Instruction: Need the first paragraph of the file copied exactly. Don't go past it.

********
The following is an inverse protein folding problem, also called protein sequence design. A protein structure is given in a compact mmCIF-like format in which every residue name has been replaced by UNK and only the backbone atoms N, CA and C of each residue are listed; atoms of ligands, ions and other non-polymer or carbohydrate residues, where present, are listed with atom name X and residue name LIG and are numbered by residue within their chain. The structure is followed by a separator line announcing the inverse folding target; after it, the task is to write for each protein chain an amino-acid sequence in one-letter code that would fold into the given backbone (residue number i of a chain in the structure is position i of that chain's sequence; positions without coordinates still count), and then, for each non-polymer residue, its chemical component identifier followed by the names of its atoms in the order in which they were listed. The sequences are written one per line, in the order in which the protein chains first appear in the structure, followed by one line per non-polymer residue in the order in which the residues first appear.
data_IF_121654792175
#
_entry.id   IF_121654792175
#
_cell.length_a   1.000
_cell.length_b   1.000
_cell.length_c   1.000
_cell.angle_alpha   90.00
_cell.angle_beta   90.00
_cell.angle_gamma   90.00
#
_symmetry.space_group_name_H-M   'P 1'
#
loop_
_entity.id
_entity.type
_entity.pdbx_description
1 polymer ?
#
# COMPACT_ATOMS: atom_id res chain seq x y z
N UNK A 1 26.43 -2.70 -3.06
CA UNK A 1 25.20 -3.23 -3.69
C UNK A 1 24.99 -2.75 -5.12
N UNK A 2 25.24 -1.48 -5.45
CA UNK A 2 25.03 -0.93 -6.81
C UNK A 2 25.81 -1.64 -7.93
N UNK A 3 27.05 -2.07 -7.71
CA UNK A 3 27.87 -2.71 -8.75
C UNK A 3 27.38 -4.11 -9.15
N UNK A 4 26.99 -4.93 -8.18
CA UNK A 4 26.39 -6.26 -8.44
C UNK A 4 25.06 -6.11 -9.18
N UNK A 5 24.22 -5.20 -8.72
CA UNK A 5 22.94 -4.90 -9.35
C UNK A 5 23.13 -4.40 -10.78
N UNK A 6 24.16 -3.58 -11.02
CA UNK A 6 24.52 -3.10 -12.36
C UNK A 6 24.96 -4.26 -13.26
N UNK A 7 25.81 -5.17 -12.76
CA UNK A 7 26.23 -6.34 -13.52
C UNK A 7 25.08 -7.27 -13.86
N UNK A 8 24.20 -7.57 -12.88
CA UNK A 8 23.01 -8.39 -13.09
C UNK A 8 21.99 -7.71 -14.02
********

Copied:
The following is an inverse protein folding problem, also called protein sequence design. A protein structure is given in a compact mmCIF-like format in which every residue name has been replaced by UNK and only the backbone atoms N, CA and C of each residue are listed; atoms of ligands, ions and other non-polymer or carbohydrate residues, where present, are listed with atom name X and residue name LIG and are numbered by residue within their chain. The structure is followed by a separator line announcing the inverse folding target; after it, the task is to write for each protein chain an amino-acid sequence in one-letter code that would fold into the given backbone (residue number i of a chain in the structure is position i of that chain's sequence; positions without coordinates still count), and then, for each non-polymer residue, its chemical component identifier followed by the names of its atoms in the order in which they were listed. The sequences are written one per line, in the order in which the protein chains first appear in the structure, followed by one line per non-polymer residue in the order in which the residues first appear.